The Plight Of The Overprivileged
A daily devotion for January 19th
13People were bringing little children to Jesus to have him touch them, but the disciples rebuked them. 14When Jesus saw this, he was indignant. He said to them, "Let the little children come to me, and do not hinder them, for the kingdom of God belongs to such as these. 15I tell you the truth, anyone who will not receive the kingdom of God like a little child will never enter it." 16And he took the children in his arms, put his hands on them and blessed them.
17As Jesus started on his way, a man ran up to him and fell on his knees before him. "Good teacher," he asked, "what must I do to inherit eternal life?"
18"Why do you call me good?" Jesus answered. "No one is good—except God alone. 19You know the commandments: 'Do not murder, do not commit adultery, do not steal, do not give false testimony, do not defraud, honor your father and mother.'"
20"Teacher," he declared, "all these I have kept since I was a boy."
21Jesus looked at him and loved him. "One thing you lack," he said. "Go, sell everything you have and give to the poor, and you will have treasure in heaven. Then come, follow me."
22At this the man's face fell. He went away sad, because he had great wealth.
23Jesus looked around and said to his disciples, "How hard it is for the rich to enter the kingdom of God!"
24The disciples were amazed at his words. But Jesus said again, "Children, how hard it is to enter the kingdom of God! 25It is easier for a camel to go through the eye of a needle than for a rich man to enter the kingdom of God."
26The disciples were even more amazed, and said to each other, "Who then can be saved?"
27Jesus looked at them and said, "With man this is impossible, but not with God; all things are possible with God."
28Peter said to him, "We have left everything to follow you!"
29"I tell you the truth," Jesus replied, "no one who has left home or brothers or sisters or mother or father or children or fields for me and the gospel 30will fail to receive a hundred times as much in this present age (homes, brothers, sisters, mothers, children and fields—and with them, persecutions) and in the age to come, eternal life. 31But many who are first will be last, and the last first."
It is easier for a camel to go through the eye of a needle than for a rich man to enter the kingdom of God (Mark 10:25).
This is a remarkable statement that Jesus makes. In it He highlights the terrible danger of affluence. This, He says, does horrible things to the soul. Most of us, if not openly then at least secretly, are envious of rich people. We wish we had money. And yet, if we really understood what Jesus is saying, we would not feel that way. We would feel sorry for them. We think them overprivileged; Jesus says they are underprivileged. They are deprived people. There is so much they are robbed of by the things they have. So Jesus goes on to point out the terrible danger of affluence.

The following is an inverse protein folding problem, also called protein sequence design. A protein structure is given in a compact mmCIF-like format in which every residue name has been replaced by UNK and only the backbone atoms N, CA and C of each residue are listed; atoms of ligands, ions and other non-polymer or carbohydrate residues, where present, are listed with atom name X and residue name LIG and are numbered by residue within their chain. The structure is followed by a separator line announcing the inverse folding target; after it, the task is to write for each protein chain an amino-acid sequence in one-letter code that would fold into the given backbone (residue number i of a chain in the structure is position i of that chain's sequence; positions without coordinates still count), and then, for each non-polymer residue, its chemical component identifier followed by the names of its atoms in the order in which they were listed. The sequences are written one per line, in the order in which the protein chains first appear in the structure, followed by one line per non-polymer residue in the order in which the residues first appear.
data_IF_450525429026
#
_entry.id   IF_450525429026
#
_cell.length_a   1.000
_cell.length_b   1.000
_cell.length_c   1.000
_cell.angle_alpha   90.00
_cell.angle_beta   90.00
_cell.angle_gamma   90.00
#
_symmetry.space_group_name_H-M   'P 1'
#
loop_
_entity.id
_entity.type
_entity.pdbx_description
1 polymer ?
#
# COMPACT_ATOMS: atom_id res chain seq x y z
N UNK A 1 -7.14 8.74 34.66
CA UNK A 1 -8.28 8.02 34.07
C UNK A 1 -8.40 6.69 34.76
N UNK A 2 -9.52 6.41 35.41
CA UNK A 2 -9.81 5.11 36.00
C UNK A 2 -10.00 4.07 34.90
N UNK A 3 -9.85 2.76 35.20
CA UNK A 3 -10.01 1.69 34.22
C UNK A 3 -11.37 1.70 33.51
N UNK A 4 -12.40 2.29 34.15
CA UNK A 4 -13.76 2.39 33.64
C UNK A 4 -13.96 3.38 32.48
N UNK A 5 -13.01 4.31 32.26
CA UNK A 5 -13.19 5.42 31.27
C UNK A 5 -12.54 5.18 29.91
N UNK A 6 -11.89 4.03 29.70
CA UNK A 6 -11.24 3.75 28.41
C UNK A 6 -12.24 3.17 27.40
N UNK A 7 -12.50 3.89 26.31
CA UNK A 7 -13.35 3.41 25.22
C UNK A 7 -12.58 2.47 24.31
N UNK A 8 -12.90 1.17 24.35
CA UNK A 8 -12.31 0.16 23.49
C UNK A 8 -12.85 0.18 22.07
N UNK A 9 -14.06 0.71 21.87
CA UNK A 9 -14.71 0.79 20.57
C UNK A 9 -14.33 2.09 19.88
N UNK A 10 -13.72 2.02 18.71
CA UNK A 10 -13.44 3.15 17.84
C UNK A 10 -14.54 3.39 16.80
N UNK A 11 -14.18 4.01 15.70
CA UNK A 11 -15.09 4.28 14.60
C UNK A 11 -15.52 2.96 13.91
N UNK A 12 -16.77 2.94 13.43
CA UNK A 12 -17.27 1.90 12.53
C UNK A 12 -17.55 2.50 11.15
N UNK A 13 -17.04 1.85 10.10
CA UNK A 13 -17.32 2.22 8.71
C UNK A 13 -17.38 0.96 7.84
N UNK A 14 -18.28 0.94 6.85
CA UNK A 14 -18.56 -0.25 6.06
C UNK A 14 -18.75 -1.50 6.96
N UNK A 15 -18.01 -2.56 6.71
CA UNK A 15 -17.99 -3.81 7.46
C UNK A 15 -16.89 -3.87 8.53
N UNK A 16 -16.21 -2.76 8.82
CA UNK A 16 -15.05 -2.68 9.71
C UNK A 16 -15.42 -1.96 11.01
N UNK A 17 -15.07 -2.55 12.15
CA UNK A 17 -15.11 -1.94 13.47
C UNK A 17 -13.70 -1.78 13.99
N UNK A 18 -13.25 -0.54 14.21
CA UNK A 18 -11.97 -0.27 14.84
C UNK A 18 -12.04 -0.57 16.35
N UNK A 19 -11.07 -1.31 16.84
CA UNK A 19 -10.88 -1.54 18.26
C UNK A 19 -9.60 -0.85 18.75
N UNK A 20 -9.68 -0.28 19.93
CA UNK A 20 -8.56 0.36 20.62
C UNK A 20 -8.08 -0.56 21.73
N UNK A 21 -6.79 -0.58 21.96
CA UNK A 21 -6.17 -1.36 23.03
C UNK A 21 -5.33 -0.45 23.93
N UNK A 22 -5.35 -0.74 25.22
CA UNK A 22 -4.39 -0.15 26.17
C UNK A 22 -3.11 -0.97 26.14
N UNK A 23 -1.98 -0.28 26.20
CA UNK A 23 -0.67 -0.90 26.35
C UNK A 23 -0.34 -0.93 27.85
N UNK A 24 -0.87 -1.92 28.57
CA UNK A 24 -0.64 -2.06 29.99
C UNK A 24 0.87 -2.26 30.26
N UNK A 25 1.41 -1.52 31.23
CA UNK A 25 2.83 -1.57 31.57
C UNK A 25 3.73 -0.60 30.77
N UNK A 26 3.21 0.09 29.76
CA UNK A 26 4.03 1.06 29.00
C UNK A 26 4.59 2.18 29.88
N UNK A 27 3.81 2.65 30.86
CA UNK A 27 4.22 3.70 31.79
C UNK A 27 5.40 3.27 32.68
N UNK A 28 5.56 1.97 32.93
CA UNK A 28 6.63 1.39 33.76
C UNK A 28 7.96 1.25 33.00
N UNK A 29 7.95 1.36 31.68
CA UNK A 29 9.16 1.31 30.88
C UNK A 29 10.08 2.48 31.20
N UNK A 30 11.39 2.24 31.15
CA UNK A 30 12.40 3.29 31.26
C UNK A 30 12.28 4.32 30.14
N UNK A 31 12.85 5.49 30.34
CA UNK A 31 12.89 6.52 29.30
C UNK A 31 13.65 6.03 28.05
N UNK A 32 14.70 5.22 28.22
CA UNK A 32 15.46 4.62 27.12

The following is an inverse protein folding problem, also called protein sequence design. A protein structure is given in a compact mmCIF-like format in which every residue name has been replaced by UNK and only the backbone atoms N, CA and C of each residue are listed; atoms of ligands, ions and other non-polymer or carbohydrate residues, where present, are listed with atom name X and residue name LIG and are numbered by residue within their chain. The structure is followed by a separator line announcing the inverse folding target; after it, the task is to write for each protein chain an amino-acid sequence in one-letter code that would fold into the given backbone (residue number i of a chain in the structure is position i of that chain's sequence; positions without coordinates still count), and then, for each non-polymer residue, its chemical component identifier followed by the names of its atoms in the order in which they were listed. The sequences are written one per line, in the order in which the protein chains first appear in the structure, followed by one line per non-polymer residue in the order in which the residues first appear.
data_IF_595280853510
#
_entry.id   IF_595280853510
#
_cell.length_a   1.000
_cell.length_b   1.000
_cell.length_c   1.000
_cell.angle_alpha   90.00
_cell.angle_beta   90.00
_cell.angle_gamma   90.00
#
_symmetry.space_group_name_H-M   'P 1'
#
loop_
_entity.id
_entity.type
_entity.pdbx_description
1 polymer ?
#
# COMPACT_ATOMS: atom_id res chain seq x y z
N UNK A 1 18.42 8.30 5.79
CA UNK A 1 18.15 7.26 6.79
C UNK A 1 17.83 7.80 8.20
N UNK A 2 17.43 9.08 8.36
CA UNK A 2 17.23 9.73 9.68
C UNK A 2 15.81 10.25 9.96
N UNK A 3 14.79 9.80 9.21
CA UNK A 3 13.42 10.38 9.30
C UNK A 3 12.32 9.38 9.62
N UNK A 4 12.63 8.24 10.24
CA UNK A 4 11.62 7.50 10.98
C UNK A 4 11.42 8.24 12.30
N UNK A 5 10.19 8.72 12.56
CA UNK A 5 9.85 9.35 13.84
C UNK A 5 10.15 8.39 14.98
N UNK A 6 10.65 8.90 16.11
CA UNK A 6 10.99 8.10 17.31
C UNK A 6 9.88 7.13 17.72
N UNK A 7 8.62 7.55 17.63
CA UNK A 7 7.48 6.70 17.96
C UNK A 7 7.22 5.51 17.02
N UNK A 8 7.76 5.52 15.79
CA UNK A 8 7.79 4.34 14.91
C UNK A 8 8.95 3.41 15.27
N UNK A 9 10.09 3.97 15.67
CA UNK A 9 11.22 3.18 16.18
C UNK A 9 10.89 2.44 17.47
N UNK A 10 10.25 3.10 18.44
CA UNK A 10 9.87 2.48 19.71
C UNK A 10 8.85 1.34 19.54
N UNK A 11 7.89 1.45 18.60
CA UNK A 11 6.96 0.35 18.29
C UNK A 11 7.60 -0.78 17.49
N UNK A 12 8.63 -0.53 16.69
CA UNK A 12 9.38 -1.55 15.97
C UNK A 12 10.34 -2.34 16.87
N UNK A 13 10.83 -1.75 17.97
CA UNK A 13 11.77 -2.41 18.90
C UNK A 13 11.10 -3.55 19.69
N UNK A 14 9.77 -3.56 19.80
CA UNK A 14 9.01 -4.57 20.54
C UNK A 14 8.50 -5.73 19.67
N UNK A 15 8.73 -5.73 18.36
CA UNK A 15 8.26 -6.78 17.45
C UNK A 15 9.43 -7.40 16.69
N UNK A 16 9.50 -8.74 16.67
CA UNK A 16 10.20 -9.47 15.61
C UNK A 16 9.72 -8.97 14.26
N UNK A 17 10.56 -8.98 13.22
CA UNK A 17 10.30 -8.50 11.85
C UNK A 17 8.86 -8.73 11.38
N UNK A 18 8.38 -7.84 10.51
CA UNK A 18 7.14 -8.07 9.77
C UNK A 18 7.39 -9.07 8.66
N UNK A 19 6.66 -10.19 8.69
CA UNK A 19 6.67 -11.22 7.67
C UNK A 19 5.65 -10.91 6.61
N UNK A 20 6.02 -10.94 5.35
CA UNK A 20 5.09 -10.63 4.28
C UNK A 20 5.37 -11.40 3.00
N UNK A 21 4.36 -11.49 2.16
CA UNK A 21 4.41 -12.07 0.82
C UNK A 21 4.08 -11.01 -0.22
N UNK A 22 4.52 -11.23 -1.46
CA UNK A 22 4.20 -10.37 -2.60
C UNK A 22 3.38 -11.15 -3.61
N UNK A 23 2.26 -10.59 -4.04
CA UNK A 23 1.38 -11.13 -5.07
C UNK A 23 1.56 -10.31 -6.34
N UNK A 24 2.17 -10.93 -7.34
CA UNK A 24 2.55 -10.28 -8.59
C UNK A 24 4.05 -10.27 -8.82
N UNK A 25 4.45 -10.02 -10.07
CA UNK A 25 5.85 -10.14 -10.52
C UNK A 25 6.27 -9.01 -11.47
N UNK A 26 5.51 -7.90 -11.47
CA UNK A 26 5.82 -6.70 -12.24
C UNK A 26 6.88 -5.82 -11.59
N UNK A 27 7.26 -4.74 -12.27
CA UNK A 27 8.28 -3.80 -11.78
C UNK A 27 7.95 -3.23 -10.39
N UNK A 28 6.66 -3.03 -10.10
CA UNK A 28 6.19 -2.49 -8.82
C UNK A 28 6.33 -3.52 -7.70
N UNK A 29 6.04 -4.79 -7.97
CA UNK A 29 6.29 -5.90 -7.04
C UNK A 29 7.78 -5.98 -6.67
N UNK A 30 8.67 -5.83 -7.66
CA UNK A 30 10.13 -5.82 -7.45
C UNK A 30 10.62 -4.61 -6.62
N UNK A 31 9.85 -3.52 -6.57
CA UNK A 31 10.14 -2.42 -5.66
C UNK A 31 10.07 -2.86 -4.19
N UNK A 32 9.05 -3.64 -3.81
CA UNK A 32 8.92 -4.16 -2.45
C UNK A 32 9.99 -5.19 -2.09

It is impossible, He says,
for a rich man to enter the kingdom of God.
Let us not minimize His language here. Some commentators attempt to soften this by explaining that the
eye of a needle referred to a tiny gate, about four feet high, located in the wall of Jerusalem, and that by squirming and wriggling a camel could conceivably get through it. I do not see much evidence to support that view. I think Jesus meant a literal needle. Try to imagine a huge, humpy camel trying to squeeze through a needle's eye. Jesus is saying to them,
Why is it impossible? It is clear from the context that riches tend to destroy the qualities you must have in order to enter the kingdom of God. They destroy the childlikeness of life. Affluence creates a concern for secondary values. Rich people are not worried about where their next meal is coming from; they worry about what it will taste like. They are not concerned about whether they worship God rightly but whether they are in a beautiful building. Riches transfer their concern from the necessary things to secondary.
Furthermore, affluence destroys teachability because it creates a false sense of power and authority. Those who have power because of their money begin to feel that they ought to be the teacher. They do not need to learn--they already know everything! This makes for arrogance, indifference, and for insensitivity to the needs of others, for isolation and a lack of concern.
Finally, affluence gradually enslaves those who are attached to it. It builds an increasing dependence upon comfort, upon
the good life, until people reach a point where they cannot give it up. They are owned by their possessions. Like to a habit-forming drug, they become addicted to things, addicted to comfort and ease. Therefore it destroys the responsive spirit that is ready and willing to follow truth whenever it is revealed.
That is why Jesus said it is impossible--with people. But not with God. This is the note of grace. God can break that enslavement to riches. Isn't it interesting that if a rich person does come to Christ, he or she must come in exactly the same way as the poorest bum on skid row! Rich people have to acknowledge their complete and utter need and come as guilty sinners, wretched and miserable, and receive the gift of life at the hands of Jesus from the cross. There is no other way to come.
Lord, let me be ready to give up my possessions and put them back into Your hands.
Life Application: Are we alert to the possible corrosive effect of being owned by our possessions? Is our attitude one of ready willingness to give them up and back into His hands?
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Daily Devotion © 2006 by Ray Stedman Ministries. For permission to use this content, please review www.RayStedman.org/permissions. Subject to permission policy, all rights reserved.